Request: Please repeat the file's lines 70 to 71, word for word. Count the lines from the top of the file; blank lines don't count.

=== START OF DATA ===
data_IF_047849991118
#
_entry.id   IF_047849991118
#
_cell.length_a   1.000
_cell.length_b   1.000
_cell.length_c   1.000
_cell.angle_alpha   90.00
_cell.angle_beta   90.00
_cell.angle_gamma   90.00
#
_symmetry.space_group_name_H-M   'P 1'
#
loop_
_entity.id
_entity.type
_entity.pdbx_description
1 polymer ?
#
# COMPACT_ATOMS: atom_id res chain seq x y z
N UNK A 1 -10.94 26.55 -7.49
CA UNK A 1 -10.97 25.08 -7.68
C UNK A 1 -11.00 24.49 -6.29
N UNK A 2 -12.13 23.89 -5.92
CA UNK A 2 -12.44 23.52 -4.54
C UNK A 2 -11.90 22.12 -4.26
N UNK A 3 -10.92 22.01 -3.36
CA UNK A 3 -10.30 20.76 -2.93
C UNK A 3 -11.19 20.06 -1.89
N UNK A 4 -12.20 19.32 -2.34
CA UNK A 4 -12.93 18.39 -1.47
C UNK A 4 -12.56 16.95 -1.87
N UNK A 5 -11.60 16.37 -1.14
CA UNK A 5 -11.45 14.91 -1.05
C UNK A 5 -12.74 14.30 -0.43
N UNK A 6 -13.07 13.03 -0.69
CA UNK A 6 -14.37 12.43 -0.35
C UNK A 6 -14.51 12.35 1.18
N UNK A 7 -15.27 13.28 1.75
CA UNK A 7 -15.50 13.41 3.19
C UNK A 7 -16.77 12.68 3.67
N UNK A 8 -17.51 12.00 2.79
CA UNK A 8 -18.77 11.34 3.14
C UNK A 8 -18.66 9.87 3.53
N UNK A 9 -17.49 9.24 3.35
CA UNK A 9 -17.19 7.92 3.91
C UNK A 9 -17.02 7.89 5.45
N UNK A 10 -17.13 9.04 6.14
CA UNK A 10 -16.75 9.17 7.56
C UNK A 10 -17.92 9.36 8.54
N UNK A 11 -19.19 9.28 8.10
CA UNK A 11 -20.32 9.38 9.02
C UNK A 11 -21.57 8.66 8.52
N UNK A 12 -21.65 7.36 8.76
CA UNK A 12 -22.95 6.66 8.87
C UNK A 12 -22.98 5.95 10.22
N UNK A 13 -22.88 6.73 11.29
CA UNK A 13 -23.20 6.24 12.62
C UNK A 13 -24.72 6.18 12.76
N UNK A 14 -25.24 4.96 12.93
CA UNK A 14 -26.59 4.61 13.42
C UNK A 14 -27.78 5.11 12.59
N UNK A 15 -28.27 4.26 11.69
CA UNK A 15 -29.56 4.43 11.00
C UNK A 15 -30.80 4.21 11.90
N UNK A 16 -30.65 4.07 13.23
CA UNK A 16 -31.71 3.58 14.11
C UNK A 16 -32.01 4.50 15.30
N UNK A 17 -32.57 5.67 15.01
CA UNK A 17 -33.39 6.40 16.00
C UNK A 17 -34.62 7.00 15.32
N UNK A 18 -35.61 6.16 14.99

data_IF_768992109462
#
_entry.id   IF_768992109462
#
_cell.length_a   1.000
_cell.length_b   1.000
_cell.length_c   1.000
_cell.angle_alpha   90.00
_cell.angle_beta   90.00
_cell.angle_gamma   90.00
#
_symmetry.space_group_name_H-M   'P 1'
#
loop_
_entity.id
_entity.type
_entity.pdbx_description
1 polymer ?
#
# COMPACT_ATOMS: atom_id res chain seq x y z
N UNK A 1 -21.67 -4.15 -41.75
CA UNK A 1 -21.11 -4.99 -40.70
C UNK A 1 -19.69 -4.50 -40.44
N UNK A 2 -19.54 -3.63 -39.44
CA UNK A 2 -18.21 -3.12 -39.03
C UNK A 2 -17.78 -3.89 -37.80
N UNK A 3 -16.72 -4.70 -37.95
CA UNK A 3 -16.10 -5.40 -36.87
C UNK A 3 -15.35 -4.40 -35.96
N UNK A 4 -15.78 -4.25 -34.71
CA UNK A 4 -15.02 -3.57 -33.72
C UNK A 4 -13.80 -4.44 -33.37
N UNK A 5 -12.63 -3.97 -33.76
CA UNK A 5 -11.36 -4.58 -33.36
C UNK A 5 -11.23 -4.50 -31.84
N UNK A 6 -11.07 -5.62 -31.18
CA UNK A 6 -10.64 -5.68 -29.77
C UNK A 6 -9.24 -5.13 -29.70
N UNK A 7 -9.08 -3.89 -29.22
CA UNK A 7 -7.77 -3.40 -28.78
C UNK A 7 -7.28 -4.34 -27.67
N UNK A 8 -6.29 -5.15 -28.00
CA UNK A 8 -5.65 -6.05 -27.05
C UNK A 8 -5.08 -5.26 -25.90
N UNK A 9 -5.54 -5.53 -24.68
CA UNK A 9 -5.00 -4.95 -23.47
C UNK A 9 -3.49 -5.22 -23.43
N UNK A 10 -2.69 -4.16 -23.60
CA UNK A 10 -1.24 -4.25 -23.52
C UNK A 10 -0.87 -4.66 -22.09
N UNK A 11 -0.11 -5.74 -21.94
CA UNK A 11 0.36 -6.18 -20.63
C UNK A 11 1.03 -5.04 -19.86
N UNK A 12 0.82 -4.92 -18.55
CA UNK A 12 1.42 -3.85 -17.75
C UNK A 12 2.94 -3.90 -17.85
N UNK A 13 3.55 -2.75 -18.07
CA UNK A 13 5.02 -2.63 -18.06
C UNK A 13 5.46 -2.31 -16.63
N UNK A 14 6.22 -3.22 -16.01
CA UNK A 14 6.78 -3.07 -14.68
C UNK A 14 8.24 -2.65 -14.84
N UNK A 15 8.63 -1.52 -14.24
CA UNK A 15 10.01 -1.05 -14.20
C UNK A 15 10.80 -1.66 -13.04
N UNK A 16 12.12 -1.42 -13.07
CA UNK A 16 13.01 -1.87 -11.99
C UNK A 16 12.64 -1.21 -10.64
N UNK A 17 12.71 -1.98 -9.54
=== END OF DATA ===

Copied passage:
CA UNK A 17 -33.39 6.40 16.00
C UNK A 17 -34.62 7.00 15.32